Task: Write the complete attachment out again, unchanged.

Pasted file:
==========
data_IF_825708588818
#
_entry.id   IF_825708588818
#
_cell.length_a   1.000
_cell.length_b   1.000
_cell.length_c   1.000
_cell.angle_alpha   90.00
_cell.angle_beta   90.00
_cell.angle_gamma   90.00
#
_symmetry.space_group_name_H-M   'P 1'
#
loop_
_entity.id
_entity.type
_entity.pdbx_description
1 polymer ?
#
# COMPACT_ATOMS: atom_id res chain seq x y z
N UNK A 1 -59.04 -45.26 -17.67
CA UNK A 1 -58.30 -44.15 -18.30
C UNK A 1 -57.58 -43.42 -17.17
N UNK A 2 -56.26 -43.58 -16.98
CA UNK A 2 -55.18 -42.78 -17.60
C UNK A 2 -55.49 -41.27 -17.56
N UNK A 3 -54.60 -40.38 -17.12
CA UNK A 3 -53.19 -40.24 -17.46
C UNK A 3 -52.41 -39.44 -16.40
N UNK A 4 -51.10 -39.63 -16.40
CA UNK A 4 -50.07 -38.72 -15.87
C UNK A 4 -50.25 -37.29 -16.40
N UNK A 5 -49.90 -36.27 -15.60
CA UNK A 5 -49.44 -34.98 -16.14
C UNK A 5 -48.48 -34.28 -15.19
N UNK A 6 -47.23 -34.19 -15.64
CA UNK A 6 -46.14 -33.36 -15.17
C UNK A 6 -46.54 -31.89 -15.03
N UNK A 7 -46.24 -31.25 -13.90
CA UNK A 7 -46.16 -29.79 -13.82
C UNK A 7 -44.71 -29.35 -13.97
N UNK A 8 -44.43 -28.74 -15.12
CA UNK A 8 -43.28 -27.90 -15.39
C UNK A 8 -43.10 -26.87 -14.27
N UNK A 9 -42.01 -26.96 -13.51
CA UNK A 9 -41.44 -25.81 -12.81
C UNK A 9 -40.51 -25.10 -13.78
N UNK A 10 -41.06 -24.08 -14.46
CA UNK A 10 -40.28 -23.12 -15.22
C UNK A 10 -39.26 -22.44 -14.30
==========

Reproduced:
data_IF_825708588818
#
_entry.id   IF_825708588818
#
_cell.length_a   1.000
_cell.length_b   1.000
_cell.length_c   1.000
_cell.angle_alpha   90.00
_cell.angle_beta   90.00
_cell.angle_gamma   90.00
#
_symmetry.space_group_name_H-M   'P 1'
#
loop_
_entity.id
_entity.type
_entity.pdbx_description
1 polymer ?
#
# COMPACT_ATOMS: atom_id res chain seq x y z
N UNK A 1 -59.04 -45.26 -17.67
CA UNK A 1 -58.30 -44.15 -18.30
C UNK A 1 -57.58 -43.42 -17.17
N UNK A 2 -56.26 -43.58 -16.98
CA UNK A 2 -55.18 -42.78 -17.60
C UNK A 2 -55.49 -41.27 -17.56
N UNK A 3 -54.60 -40.38 -17.12
CA UNK A 3 -53.19 -40.24 -17.46
C UNK A 3 -52.41 -39.44 -16.40
N UNK A 4 -51.10 -39.63 -16.40
CA UNK A 4 -50.07 -38.72 -15.87
C UNK A 4 -50.25 -37.29 -16.40
N UNK A 5 -49.90 -36.27 -15.60
CA UNK A 5 -49.44 -34.98 -16.14
C UNK A 5 -48.48 -34.28 -15.19
N UNK A 6 -47.23 -34.19 -15.64
CA UNK A 6 -46.14 -33.36 -15.17
C UNK A 6 -46.54 -31.89 -15.03
N UNK A 7 -46.24 -31.25 -13.90
CA UNK A 7 -46.16 -29.79 -13.82
C UNK A 7 -44.71 -29.35 -13.97
N UNK A 8 -44.43 -28.74 -15.12
CA UNK A 8 -43.28 -27.90 -15.39
C UNK A 8 -43.10 -26.87 -14.27
N UNK A 9 -42.01 -26.96 -13.51
CA UNK A 9 -41.44 -25.81 -12.81
C UNK A 9 -40.51 -25.10 -13.78
N UNK A 10 -41.06 -24.08 -14.46
CA UNK A 10 -40.28 -23.12 -15.22
C UNK A 10 -39.26 -22.44 -14.30